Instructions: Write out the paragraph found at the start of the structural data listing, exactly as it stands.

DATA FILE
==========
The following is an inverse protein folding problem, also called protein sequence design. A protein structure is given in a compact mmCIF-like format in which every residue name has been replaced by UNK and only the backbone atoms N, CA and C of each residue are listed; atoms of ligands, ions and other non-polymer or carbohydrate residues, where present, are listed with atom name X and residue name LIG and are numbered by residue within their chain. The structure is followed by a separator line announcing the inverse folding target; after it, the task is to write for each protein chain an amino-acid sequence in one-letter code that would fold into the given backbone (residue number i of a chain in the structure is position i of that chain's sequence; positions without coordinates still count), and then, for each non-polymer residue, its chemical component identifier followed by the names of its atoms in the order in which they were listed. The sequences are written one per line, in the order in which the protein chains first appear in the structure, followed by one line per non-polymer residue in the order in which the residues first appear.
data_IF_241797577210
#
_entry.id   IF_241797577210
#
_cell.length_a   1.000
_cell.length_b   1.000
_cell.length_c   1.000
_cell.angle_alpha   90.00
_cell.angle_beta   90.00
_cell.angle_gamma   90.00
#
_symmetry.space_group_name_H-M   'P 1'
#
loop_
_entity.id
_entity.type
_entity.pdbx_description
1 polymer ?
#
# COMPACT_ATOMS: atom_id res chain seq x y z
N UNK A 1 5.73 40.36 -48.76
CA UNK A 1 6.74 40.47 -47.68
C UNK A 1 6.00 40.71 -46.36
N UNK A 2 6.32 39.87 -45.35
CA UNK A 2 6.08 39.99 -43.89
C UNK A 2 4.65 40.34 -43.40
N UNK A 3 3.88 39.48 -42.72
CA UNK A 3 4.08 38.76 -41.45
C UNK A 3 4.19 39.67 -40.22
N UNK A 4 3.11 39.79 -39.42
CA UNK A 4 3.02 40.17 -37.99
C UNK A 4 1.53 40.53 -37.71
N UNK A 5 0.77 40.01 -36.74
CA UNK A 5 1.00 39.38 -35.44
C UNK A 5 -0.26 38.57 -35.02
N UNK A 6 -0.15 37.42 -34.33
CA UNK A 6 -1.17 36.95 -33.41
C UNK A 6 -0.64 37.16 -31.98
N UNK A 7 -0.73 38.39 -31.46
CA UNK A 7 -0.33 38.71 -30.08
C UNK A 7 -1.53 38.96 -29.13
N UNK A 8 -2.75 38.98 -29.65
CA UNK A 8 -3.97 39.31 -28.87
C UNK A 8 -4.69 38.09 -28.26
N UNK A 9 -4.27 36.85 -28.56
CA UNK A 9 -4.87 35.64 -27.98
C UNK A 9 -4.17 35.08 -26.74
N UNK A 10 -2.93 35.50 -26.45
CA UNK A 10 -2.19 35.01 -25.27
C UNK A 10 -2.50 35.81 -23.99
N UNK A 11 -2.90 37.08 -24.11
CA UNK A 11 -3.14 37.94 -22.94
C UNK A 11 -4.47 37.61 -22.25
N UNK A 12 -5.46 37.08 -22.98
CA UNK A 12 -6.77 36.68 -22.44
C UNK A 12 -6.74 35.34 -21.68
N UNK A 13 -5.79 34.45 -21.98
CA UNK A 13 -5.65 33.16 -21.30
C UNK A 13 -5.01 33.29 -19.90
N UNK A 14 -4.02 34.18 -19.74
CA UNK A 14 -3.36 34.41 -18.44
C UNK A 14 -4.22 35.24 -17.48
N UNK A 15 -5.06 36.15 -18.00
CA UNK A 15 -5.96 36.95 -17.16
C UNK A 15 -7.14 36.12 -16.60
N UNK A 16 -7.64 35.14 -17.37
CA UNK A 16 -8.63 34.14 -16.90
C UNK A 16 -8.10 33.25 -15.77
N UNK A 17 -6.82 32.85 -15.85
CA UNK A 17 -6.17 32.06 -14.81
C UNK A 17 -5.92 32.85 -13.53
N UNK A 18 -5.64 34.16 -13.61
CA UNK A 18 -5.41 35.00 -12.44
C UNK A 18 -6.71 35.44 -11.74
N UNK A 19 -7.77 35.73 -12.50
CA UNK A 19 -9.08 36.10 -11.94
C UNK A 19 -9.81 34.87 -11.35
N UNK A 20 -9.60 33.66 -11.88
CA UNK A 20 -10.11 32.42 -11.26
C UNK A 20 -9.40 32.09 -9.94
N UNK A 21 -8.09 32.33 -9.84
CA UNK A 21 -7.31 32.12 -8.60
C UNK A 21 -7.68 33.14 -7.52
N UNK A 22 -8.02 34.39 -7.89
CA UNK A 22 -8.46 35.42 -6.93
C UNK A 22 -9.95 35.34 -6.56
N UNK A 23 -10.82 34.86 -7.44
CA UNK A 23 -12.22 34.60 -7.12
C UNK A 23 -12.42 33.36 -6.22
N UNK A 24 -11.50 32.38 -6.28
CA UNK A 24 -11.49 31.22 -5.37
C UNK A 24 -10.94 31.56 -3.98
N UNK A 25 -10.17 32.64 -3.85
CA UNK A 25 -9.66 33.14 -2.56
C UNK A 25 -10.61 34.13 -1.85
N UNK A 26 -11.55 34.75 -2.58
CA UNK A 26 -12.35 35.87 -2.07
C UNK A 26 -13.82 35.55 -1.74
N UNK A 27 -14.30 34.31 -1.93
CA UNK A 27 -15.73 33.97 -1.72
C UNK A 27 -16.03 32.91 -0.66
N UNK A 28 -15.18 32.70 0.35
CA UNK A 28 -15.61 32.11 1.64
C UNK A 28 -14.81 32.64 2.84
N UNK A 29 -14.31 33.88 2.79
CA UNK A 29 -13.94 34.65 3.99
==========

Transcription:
The following is an inverse protein folding problem, also called protein sequence design. A protein structure is given in a compact mmCIF-like format in which every residue name has been replaced by UNK and only the backbone atoms N, CA and C of each residue are listed; atoms of ligands, ions and other non-polymer or carbohydrate residues, where present, are listed with atom name X and residue name LIG and are numbered by residue within their chain. The structure is followed by a separator line announcing the inverse folding target; after it, the task is to write for each protein chain an amino-acid sequence in one-letter code that would fold into the given backbone (residue number i of a chain in the structure is position i of that chain's sequence; positions without coordinates still count), and then, for each non-polymer residue, its chemical component identifier followed by the names of its atoms in the order in which they were listed. The sequences are written one per line, in the order in which the protein chains first appear in the structure, followed by one line per non-polymer residue in the order in which the residues first appear.